After decades of controversy, can the mining industry come clean? – by Catherine Early (Reuters -May 9, 2023)

May 9 – Efficient energy storage is key to the fight against climate change. Batteries for vehicles and to store energy from renewable power installations, are estimated to have the potential to slash carbon emissions in the transport and power sectors by 30%, according to the World Economic Forum.

But the estimated surge in demand for minerals needed to feed battery manufacturing for the clean energy transition is staggering. The World Bank has estimated that the production of graphite, lithium and cobalt needs to increase by 450-500% by 2050.

The mining sector already has a long history of environmental and human rights abuses, with recent high-profile cases such as the tailings dam collapses at Brumadinho and Mariana in Brazil still fresh in the minds of the public and investors. It has a considerable challenge ahead to not just stop damage from existing mines, but to prevent the growth of its operations leading to a simultaneous uptick in abuses.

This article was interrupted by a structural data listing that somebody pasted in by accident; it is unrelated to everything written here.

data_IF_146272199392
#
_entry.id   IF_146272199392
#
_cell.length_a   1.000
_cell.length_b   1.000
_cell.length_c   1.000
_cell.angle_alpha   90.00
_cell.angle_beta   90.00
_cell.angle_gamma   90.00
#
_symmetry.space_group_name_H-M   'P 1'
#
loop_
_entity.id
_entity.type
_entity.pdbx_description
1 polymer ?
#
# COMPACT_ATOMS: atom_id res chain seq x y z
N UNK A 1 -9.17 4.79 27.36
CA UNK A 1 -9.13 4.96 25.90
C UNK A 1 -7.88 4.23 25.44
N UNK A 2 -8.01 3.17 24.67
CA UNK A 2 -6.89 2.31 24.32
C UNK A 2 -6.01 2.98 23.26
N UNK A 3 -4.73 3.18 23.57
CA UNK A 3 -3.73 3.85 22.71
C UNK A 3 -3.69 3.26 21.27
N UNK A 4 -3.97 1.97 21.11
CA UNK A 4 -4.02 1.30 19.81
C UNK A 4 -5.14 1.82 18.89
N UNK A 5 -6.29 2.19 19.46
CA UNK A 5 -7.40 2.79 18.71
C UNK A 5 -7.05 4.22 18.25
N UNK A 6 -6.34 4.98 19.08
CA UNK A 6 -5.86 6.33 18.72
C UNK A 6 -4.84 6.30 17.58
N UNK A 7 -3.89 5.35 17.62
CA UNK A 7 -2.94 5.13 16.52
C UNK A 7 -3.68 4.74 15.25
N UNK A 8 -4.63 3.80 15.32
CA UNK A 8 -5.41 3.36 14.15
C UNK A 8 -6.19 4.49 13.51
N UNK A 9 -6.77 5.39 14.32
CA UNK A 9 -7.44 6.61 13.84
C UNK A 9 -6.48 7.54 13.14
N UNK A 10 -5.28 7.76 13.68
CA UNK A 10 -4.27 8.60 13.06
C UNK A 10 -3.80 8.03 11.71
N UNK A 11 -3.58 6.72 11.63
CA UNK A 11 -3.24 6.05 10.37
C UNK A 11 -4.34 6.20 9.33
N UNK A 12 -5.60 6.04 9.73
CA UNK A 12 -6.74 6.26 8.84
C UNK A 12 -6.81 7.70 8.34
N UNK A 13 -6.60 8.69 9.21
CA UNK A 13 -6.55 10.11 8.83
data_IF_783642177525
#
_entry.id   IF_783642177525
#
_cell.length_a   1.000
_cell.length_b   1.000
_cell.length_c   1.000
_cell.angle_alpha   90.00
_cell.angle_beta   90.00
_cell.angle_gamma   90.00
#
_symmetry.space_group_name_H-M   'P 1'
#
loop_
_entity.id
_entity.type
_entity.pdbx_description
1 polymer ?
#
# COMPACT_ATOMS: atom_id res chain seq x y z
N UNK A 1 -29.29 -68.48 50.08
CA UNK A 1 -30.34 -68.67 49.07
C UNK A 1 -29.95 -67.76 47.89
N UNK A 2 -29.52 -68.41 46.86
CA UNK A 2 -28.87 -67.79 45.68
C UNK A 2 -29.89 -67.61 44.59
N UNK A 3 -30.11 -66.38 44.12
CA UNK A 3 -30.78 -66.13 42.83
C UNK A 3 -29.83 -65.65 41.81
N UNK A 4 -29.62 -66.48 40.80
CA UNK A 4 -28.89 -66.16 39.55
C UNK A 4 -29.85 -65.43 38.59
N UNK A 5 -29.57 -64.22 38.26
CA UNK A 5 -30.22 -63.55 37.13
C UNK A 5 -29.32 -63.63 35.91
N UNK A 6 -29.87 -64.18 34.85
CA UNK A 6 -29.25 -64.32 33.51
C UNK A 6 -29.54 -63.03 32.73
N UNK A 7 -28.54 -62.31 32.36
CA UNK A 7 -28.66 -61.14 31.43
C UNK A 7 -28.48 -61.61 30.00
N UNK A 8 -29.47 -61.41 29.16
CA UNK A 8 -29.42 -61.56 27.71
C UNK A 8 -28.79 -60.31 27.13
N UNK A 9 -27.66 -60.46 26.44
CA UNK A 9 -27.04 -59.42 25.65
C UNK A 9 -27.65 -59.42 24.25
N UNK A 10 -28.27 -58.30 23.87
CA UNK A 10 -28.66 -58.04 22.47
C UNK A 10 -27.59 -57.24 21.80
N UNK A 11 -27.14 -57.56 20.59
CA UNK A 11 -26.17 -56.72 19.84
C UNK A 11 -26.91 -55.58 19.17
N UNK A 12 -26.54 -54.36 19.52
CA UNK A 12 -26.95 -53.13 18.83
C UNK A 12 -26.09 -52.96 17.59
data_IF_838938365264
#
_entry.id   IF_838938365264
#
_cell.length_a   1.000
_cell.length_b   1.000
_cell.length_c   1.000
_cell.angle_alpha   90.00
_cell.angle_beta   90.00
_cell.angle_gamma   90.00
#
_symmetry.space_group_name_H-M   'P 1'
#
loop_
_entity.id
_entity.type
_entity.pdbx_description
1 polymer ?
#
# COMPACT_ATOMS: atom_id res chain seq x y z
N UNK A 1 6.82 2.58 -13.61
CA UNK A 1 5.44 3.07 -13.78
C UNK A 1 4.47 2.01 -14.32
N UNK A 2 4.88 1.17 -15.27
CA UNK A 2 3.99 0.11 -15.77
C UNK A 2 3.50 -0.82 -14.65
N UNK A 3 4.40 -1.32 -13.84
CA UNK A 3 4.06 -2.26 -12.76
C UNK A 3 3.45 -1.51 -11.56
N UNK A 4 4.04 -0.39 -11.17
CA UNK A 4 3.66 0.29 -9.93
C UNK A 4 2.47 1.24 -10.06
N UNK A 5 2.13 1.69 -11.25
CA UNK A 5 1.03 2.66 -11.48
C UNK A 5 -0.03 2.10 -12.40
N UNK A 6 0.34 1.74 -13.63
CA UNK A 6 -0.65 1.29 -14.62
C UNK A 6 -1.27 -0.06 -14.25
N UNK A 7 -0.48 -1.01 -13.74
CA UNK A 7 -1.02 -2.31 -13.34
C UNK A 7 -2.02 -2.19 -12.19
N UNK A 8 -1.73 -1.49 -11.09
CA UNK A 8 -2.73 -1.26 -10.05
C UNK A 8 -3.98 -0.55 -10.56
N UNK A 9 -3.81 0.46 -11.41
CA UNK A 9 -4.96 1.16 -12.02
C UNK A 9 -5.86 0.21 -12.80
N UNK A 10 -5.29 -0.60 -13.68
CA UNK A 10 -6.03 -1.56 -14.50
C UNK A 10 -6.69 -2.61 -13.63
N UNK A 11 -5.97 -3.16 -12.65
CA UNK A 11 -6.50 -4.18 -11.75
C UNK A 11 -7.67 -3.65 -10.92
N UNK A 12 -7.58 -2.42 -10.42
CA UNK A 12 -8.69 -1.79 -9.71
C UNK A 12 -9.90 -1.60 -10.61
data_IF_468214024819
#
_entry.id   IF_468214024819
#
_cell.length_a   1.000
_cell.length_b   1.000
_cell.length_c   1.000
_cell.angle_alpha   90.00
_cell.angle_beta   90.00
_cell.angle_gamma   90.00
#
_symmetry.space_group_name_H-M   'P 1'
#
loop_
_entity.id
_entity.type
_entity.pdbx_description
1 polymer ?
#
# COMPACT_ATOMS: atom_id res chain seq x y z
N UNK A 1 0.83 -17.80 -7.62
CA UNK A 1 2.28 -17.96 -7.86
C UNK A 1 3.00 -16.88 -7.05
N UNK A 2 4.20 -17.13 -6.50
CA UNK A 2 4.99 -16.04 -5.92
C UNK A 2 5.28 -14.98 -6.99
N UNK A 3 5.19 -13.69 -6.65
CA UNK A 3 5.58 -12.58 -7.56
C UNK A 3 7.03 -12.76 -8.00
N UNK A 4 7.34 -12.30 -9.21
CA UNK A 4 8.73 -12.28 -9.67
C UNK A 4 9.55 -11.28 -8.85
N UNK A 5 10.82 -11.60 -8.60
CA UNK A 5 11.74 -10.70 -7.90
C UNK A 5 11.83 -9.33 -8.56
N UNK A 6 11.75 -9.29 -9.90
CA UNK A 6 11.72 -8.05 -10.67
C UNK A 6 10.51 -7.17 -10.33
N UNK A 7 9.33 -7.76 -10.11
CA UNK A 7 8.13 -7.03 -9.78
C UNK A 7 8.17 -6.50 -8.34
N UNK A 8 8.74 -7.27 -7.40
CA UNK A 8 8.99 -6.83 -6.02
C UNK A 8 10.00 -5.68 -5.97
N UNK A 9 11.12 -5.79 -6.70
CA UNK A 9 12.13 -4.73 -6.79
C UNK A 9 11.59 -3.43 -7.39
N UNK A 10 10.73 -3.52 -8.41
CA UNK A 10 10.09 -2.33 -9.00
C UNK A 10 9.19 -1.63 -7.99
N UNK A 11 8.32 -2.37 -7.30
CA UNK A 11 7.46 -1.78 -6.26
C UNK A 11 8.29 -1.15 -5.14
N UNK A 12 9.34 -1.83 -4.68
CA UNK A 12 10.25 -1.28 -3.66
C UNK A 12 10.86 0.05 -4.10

The need for the mining sector to rectify its record has been acknowledged for some years. The 2001 launch of the International Council on Mining and Metals (ICMM) followed a recognition by the industry that it had a serious trust deficit with society, according to Aidan Davy, its chief operating officer.

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